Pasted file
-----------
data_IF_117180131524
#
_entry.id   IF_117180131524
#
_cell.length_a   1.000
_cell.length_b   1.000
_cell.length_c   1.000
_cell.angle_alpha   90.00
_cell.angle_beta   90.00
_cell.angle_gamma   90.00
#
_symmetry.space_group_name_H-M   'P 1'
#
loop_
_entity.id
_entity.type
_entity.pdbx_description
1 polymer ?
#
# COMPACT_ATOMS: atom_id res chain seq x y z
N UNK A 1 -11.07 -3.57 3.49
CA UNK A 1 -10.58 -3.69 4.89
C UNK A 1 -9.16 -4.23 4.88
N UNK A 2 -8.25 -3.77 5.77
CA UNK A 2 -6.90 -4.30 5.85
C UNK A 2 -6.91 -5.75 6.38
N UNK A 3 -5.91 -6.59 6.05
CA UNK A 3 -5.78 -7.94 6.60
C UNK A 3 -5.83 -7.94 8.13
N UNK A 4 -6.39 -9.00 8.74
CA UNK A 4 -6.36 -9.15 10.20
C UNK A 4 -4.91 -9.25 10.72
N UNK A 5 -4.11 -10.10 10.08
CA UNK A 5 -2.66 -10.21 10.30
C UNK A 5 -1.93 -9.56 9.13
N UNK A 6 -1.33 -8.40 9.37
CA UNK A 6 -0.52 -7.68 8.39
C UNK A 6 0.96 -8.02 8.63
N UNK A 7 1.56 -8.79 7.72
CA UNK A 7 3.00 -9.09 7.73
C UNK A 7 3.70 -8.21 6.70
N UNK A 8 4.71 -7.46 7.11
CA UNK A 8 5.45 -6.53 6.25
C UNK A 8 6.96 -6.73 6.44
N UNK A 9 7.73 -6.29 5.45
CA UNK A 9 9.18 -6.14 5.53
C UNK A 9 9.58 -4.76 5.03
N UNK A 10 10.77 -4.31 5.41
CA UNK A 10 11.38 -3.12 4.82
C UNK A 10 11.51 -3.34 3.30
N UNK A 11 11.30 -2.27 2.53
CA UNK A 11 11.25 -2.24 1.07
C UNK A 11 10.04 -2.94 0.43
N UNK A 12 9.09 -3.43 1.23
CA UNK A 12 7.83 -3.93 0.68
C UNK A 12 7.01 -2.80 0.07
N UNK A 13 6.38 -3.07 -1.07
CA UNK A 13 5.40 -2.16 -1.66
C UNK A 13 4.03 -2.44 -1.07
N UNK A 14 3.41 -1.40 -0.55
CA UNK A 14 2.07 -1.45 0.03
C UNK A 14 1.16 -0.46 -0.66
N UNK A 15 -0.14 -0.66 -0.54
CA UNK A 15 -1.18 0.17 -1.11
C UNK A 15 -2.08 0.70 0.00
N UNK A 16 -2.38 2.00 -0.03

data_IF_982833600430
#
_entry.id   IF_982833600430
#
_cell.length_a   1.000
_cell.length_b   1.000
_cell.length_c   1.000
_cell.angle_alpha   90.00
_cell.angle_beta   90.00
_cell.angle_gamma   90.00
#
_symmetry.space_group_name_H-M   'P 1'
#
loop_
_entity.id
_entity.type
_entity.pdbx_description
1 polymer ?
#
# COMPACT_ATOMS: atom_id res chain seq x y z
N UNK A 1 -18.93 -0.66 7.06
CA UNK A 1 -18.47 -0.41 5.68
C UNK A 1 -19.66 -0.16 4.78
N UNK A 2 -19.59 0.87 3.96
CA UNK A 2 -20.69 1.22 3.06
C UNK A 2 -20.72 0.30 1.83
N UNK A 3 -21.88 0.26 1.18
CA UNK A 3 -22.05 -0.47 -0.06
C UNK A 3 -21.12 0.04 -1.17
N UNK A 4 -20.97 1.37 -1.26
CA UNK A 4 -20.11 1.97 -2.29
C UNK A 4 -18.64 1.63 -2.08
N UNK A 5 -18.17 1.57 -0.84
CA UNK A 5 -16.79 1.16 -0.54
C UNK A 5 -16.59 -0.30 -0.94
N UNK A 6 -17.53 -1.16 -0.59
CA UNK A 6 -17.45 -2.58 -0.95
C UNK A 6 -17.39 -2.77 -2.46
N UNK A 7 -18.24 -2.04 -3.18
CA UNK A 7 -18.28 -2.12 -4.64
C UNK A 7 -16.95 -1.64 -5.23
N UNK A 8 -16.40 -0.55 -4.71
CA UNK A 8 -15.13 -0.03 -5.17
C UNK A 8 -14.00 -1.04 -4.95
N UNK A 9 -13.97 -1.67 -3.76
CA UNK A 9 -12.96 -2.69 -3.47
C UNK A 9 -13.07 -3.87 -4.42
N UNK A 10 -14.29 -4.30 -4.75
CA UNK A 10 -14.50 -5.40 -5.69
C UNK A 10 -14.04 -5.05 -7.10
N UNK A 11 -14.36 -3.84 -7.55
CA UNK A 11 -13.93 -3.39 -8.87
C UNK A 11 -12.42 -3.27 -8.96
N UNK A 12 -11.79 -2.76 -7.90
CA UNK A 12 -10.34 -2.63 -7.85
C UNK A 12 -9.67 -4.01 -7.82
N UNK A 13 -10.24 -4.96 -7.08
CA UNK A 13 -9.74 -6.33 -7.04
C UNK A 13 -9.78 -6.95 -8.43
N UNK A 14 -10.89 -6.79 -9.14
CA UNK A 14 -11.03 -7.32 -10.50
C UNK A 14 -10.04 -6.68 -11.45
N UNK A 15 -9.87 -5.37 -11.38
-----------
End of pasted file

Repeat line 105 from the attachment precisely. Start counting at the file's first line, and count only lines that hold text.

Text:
N UNK A 7 -18.24 -2.04 -3.18